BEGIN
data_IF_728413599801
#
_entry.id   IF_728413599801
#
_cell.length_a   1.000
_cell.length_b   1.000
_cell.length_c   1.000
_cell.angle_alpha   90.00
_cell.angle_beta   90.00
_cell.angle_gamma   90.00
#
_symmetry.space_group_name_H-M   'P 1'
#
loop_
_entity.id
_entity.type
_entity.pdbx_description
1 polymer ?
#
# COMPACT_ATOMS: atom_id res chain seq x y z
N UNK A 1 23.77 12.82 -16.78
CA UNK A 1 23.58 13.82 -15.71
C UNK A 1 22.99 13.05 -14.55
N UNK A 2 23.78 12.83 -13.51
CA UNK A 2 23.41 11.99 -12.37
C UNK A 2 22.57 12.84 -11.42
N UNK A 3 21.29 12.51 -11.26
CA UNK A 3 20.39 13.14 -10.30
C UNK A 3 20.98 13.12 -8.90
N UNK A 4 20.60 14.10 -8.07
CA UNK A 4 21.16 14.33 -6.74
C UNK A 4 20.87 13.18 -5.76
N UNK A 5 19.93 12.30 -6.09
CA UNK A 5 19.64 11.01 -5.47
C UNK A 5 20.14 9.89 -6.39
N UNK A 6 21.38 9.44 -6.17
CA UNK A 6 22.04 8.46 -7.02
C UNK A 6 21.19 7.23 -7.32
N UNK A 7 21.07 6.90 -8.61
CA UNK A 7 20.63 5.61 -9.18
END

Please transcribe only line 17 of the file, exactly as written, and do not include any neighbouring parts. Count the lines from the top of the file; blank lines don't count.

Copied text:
_entity.pdbx_description